David Price: Location Issues Are The Reason For His Early Season Struggles

Although he has showed strong command, allowing just 12 walks, the issue has been more of where he’s leaving the ball in the strike zone, in places hitters can destroy a pitcher. For example, in his last start he threw a pitch down and inside to Carlos Beltran, a guy who has killed that pitch during his long career. As a result, Beltran doubled in two runs. Price has the experience to know that this is the real issue, not his velocity.

With the pedigree Price brings, Sox fans should not be concerned but rather have faith in Price turning it around and performing as the ace. The baseball season is long and to critique a pitcher of Price’s caliber just seven starts in is not justifiable. His strikeout rate and the limited walks are elite and when he figures out his location, everything else will be elite as well. This Thursday’s start against the strikeout prone Astros in front of the Fenway crowd will provide him with a great opportunity to show off his still great stuff and silence the early season criticism.

Red Sox Fans Now Chicago Cubs Fans

For one month, and one month only,  much of Red Sox Nation has jumped on the Chicago Cubs bandwagon. Why? Because the Cubs have suffered longer than Red Sox fans, going 107 years without a championship. After the Red Sox waited 86 years in between championships, most of Red Sox Nation can empathize with the Cubs, and were quick to jump on their bandwagon.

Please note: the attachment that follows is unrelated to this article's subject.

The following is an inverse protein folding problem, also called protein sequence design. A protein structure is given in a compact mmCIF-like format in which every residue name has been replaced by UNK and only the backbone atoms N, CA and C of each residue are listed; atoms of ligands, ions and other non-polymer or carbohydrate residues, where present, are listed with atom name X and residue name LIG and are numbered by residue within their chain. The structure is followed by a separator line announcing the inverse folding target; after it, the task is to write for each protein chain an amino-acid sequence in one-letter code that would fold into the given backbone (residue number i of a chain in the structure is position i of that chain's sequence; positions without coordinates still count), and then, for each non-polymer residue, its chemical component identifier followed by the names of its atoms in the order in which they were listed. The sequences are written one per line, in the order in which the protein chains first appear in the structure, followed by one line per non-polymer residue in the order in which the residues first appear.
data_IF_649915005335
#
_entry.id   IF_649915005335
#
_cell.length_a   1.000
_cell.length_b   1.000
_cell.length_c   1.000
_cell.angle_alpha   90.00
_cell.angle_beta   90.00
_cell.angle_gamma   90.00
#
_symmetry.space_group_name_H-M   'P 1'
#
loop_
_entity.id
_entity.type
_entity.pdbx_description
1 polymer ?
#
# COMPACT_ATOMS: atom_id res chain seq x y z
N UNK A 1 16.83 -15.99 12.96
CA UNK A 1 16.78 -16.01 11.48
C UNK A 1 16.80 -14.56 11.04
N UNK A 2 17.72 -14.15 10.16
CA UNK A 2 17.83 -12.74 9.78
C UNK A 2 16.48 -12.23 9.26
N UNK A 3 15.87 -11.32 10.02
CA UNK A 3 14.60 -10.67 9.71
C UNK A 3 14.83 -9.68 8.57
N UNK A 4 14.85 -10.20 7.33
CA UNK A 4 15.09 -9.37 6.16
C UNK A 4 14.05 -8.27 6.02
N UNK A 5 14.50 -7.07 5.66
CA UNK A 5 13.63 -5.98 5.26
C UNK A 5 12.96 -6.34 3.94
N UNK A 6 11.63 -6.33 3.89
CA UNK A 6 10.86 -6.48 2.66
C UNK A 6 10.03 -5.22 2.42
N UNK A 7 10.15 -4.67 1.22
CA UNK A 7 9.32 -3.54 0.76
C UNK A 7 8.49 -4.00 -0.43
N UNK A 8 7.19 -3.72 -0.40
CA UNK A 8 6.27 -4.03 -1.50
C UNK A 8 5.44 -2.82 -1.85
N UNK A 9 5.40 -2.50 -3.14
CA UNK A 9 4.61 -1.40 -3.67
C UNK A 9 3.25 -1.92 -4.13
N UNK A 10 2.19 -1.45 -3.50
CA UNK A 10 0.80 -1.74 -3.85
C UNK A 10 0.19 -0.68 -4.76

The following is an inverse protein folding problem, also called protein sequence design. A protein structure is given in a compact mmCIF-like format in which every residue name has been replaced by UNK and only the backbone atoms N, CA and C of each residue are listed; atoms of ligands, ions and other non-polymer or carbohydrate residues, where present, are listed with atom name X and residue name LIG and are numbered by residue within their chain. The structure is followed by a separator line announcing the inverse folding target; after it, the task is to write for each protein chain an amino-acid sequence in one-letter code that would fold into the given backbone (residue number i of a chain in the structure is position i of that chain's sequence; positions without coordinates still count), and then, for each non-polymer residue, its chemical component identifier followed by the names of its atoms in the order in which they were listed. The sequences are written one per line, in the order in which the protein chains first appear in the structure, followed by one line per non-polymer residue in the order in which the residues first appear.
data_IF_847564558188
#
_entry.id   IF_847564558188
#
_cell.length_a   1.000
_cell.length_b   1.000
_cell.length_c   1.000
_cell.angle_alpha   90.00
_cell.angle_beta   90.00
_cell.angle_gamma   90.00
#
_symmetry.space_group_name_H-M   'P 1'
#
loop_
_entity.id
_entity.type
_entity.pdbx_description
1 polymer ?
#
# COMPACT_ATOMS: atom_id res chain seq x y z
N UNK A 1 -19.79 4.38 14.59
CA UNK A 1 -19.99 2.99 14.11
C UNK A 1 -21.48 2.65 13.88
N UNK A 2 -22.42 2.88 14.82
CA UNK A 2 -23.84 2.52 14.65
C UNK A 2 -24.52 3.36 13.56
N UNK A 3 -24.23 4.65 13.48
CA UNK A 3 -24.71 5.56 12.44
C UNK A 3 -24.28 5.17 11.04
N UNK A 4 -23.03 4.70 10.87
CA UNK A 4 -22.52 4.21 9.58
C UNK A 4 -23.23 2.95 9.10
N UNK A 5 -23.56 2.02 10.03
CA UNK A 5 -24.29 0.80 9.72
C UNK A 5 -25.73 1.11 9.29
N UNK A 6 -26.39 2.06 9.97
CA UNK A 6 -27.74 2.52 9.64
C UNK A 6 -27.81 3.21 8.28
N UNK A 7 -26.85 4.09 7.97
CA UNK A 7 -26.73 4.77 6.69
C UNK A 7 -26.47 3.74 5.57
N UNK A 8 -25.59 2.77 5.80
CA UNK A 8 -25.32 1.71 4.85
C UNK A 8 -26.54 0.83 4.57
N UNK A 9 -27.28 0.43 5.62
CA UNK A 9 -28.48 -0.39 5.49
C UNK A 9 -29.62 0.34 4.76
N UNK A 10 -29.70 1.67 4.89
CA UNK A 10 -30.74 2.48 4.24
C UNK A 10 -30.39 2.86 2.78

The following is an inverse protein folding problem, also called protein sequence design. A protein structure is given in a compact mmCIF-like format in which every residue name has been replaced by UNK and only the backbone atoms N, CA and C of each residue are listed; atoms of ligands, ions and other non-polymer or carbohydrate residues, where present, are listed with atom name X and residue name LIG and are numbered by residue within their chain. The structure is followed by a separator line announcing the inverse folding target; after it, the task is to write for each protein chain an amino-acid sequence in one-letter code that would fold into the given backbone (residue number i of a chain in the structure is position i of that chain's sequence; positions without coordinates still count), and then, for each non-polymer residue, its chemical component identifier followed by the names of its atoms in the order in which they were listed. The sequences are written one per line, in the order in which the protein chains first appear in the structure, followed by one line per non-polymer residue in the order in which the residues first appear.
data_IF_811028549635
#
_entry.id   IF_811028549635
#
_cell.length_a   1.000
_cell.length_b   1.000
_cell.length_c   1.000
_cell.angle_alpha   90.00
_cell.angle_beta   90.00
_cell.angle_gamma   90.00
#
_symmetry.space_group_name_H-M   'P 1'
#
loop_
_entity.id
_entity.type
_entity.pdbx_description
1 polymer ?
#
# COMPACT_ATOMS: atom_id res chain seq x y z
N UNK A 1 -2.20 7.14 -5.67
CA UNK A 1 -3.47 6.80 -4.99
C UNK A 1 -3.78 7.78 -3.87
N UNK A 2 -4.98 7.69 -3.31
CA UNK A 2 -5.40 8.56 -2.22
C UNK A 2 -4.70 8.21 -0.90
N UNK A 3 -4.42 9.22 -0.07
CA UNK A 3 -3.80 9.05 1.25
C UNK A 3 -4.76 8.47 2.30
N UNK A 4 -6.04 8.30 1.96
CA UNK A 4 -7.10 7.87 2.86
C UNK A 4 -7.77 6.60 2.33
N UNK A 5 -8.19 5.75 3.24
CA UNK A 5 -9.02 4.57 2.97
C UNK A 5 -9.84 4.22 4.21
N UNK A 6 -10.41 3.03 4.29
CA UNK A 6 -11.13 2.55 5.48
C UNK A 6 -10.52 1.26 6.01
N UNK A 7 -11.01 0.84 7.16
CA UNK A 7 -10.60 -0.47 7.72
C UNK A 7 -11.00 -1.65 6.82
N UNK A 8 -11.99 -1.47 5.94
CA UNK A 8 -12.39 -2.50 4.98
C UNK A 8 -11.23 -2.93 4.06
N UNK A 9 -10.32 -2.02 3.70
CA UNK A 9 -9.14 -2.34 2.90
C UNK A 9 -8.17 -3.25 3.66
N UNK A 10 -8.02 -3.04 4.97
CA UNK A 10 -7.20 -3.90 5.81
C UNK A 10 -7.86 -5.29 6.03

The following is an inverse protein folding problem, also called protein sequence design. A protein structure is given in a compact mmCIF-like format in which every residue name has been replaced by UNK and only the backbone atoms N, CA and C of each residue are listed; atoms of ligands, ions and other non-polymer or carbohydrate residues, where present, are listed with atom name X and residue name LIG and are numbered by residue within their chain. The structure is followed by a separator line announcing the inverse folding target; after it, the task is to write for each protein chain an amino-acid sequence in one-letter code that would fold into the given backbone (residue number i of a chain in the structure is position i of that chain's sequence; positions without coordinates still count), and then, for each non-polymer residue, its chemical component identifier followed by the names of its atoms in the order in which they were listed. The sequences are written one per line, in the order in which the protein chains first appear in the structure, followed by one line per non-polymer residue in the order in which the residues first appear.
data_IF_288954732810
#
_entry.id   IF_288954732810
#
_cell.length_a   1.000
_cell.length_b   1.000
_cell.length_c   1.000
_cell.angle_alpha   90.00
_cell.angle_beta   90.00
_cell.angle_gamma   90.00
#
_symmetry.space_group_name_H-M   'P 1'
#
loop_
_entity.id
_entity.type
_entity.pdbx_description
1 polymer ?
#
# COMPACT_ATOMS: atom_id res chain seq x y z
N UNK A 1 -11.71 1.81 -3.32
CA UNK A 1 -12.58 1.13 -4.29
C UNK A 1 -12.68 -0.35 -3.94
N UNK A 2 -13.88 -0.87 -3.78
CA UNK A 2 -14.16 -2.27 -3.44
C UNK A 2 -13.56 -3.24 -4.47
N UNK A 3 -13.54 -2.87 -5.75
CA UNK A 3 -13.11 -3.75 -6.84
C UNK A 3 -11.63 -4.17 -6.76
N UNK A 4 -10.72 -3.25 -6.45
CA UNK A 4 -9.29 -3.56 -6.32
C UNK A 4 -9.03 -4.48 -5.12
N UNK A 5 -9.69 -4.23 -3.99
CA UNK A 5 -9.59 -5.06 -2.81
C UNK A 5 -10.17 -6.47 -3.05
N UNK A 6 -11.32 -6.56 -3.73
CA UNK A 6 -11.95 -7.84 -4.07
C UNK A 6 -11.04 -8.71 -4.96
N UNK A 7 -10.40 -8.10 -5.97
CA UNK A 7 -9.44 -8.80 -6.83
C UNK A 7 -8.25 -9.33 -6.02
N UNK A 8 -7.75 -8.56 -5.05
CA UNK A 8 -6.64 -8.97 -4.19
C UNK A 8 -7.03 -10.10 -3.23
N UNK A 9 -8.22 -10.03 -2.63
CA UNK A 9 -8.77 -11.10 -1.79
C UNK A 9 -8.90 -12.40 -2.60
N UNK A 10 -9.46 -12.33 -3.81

And when you look at the Chicago Cubs, it’s not hard to find reasons to root for them. For Chicago Cubsstarters, ex-Red Sox pitcher Jon Lester, part of 2 championships, and ex-GM Theo Epstein, who built the team who broke the “Curse of the Bambino,” are both with the Cubs now. Not to mention Manny Ramirez, who won the World Series MVP in 2004, and David Ross, who was one of the leaders of the beard movement in 2013. Second, the Cubs are loaded with young talent, notably Jake Arrieta and Kris Bryant. Those are just a couple of the things the Cubs have going for them.

But the main thing? Empathy. For 86 years, the Red Sox were in the same boat as the Cubs. While our curse involved a questionable trade, being unlucky in the World Series, a missed ground ball, and a few ill-timed home runs by the New York Yankees, we eventually broke it after 86 years. The Cubs are cursed in a different way; theirs involving a goat, a tavern, and an unfortunate case of fan interference back in 2003 in the NLCS against the Florida Marlins. So, the Red Sox and Cubs are similar in that they were both cursed for long periods of time.